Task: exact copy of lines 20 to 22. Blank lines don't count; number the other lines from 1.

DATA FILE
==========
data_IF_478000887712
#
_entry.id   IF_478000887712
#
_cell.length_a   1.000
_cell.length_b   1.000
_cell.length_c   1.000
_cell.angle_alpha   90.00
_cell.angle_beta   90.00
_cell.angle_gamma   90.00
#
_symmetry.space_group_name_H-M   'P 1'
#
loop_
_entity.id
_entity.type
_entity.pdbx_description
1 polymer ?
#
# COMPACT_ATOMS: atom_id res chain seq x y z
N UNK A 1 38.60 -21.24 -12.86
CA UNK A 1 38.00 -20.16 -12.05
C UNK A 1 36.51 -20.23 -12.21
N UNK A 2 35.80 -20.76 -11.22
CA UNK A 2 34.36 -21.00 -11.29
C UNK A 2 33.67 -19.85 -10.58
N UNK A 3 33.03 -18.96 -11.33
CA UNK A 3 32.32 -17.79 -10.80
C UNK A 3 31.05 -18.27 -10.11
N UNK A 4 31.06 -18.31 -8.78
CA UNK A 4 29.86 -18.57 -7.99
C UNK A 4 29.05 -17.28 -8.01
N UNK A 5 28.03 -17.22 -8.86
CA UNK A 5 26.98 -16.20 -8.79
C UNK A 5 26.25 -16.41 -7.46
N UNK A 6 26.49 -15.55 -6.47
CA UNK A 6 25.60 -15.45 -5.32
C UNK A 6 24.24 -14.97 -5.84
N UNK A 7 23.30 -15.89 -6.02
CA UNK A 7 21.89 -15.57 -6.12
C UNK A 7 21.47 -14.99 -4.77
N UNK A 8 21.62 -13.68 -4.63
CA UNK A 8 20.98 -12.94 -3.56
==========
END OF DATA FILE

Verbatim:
# COMPACT_ATOMS: atom_id res chain seq x y z
N UNK A 1 38.60 -21.24 -12.86
CA UNK A 1 38.00 -20.16 -12.05